It's been a tough week for poor John Bercow. The release of the report by the Parliamentary Commissioner for Standards into his Speakership on Tuesday saw 21 counts of bullying being upheld against him. Since then there have been calls for universities to strip him of his academic posts, while Commons bosses have delivered the ultimate insult: removing his name from the parliamentary gym spin room. Talk about purging the last remnants of a hated former regime.
And Steerpike can reveal that Bercow has also now quit as a trustee of Holland Park school, known as 'the socialist Eton'. His term was due to end in November 2024. A spokesperson for the school told Mr S that 'his work with the school has always focused on making sure that the school is moving forward positively and that our students have the best possible education and experience.'
Still, Bercow can one find glimmer of solace. For acclaim, recognition and quasi-rehabilitation has now come from an unlikely source: online-obsessed Chinese millennials. Bercow, who records personalised messages on video site Cameo for £83-a-pop, has gone viral over there thanks to a clip he recorded for a popular 'virtual idol.' These are currently all the rage in China, where celebrity culture is facing a clampdown thanks to the unhelpful habit of real-life stars like Peng Shuai to speak out against the regime.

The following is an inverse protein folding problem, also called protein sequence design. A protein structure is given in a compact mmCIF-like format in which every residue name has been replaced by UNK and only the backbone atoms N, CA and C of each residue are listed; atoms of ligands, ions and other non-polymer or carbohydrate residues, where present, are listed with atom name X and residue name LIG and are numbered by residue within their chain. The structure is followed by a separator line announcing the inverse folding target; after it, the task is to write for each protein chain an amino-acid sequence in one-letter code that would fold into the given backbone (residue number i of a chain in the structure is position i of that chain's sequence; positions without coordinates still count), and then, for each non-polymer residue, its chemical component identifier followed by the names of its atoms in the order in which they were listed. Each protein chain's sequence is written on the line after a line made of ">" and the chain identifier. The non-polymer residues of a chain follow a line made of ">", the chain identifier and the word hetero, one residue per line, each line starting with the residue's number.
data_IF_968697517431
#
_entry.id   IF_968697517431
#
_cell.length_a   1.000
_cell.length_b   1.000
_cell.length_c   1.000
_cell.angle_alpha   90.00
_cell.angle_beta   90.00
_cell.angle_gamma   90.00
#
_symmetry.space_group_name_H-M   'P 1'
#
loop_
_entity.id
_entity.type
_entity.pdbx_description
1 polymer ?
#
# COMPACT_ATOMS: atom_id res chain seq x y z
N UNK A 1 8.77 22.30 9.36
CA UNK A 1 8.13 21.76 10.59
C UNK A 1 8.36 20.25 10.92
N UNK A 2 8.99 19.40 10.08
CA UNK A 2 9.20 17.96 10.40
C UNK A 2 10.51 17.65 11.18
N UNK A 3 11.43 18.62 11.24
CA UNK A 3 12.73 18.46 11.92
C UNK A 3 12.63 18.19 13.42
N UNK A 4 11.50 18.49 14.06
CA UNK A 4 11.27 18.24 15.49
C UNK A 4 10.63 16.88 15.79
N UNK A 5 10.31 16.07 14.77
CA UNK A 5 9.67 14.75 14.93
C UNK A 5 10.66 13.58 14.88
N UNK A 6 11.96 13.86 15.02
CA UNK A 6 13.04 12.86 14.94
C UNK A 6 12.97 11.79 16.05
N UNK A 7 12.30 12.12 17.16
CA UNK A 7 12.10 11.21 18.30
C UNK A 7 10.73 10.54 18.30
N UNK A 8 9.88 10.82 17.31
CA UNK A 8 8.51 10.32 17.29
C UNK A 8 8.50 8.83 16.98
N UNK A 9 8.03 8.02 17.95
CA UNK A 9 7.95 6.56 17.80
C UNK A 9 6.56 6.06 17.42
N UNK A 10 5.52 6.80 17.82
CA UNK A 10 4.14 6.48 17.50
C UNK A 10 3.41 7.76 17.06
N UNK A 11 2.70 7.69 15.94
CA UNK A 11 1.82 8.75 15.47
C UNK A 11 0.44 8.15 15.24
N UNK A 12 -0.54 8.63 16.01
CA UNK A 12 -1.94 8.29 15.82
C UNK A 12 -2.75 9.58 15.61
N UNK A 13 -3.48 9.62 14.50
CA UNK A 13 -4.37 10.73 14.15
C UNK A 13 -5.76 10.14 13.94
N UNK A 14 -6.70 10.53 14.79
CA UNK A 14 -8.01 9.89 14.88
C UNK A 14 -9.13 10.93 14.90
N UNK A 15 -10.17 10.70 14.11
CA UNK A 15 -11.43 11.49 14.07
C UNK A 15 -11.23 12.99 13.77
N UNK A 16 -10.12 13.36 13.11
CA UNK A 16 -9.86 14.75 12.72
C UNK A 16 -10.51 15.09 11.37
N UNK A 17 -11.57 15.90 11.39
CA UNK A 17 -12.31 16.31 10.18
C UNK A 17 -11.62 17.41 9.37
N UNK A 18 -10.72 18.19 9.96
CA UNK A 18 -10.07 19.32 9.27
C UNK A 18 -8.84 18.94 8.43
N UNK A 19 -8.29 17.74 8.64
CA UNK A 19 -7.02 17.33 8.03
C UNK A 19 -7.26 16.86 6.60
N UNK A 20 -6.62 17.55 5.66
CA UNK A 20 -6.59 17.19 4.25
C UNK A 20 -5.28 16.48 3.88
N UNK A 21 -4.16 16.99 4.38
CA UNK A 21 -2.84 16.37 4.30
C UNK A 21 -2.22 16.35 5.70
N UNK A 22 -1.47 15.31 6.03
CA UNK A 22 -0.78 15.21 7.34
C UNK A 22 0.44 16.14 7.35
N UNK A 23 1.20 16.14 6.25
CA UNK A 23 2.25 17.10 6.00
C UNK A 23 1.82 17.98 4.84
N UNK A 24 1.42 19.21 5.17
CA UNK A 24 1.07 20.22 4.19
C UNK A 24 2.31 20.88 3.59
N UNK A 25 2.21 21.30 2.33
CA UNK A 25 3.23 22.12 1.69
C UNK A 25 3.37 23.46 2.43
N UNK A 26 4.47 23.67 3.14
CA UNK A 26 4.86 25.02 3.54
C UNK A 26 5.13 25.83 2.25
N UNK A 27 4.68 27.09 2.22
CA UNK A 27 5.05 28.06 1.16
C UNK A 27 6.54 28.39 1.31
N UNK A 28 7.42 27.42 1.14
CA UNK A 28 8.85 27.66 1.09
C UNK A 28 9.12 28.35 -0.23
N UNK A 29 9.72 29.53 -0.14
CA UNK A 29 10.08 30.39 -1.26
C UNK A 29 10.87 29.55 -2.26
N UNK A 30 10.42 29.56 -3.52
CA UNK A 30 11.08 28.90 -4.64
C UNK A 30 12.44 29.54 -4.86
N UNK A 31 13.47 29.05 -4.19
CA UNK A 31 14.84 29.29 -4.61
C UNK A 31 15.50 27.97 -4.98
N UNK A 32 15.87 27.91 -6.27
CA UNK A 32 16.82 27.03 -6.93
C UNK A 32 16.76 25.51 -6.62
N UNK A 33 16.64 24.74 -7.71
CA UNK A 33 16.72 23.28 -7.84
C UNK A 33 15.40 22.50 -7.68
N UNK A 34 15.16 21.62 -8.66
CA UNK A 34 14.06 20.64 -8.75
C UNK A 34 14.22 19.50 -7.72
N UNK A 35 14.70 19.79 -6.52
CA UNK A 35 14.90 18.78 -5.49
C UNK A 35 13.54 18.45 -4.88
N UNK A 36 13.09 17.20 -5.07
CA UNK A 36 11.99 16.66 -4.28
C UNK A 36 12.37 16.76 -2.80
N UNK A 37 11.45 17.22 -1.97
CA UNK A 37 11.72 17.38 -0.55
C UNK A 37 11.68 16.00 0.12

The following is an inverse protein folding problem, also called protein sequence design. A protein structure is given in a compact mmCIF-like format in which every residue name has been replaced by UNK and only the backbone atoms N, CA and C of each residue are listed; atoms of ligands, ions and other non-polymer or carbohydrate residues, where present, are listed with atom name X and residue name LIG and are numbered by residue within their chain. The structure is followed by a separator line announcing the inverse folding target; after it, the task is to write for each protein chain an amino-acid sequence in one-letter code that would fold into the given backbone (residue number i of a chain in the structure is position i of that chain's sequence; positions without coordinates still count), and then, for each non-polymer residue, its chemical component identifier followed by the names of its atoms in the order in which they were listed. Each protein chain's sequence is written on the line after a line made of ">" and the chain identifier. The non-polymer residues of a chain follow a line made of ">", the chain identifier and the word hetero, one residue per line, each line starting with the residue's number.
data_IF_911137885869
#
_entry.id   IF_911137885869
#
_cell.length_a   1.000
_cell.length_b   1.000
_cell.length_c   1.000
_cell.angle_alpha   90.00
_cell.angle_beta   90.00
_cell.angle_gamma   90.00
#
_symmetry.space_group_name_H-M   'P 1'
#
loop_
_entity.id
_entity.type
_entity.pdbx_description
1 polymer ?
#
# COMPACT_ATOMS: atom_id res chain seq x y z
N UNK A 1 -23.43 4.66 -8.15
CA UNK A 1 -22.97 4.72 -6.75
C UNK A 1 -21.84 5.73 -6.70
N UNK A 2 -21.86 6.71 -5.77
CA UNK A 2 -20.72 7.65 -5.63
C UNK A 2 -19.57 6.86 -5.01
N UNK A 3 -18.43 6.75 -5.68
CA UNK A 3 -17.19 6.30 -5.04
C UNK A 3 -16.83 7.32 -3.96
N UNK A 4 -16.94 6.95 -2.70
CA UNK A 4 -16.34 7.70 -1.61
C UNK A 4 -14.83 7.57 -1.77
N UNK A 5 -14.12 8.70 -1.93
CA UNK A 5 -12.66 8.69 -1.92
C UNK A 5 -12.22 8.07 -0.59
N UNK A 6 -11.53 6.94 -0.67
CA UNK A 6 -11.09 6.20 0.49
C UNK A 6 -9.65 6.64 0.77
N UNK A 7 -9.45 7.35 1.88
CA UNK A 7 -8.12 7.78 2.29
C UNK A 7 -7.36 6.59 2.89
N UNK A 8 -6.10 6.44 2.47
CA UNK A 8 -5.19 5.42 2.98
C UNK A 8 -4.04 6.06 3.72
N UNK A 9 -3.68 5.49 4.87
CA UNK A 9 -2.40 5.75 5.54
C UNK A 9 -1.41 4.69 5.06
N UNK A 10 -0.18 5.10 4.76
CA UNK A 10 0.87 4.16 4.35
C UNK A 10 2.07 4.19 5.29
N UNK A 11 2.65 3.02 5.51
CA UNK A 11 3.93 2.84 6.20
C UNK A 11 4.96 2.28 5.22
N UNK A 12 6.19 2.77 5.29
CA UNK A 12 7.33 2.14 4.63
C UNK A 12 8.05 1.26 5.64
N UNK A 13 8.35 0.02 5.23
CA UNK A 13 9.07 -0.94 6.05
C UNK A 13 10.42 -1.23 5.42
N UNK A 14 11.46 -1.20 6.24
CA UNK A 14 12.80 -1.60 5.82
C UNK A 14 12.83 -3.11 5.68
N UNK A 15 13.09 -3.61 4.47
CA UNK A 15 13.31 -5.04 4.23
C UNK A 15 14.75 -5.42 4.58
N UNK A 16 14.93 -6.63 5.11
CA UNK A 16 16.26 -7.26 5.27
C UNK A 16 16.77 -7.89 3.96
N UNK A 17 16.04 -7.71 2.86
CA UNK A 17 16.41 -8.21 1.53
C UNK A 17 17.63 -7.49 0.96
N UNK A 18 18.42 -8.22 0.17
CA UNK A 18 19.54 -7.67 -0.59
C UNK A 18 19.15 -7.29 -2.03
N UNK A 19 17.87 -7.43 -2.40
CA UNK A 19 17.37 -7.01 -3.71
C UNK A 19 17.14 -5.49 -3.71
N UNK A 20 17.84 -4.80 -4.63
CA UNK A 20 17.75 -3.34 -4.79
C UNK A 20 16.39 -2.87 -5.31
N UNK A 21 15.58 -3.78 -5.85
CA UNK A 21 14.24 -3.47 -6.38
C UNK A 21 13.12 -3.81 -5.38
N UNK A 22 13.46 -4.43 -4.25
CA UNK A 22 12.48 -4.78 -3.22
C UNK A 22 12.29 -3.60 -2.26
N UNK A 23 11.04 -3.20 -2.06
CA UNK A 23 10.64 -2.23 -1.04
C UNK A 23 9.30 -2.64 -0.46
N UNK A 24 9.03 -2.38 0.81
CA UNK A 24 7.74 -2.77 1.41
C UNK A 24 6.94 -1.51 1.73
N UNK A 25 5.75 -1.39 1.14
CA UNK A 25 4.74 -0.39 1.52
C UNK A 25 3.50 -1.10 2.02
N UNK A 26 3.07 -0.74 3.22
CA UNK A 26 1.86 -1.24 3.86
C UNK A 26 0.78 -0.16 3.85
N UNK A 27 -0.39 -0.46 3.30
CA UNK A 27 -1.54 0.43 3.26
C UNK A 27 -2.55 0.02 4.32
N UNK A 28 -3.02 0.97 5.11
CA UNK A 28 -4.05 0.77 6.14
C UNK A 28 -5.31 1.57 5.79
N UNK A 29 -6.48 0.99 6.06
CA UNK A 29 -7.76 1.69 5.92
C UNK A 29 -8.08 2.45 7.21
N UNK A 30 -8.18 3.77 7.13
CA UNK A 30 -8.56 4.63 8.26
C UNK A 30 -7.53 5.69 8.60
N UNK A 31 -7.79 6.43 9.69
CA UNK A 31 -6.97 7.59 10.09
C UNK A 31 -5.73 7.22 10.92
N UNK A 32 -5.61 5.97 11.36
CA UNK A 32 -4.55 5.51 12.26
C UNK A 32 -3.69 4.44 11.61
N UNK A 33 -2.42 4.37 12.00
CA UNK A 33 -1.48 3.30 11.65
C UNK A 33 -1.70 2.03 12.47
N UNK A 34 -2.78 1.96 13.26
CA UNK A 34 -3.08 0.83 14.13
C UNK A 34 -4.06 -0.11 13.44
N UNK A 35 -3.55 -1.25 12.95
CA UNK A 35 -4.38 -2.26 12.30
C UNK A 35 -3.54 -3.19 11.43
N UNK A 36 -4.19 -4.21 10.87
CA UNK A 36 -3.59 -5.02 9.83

Now Bercow's paid birthday message for Chinese virtual idol Jiaran has proved something of an online sensation. The 92-second video clip, in which Bercow sang 'happy birthday' to the, er, fictitious creature, has been watched nearly 3.9 million times on Bilibili, Jiaran’s main platform. Mr S has captured it for posterity below. For some reason, few active politicians in the UK have been willing to follow Bercow's example onto Cameo, though DUP MP Ian Paisley Jr. does seem to have an inactive page on there.
Given the propensity of his own former staff to speak out, perhaps the concept of 'virtual idols' is something that appeals to the former Speaker.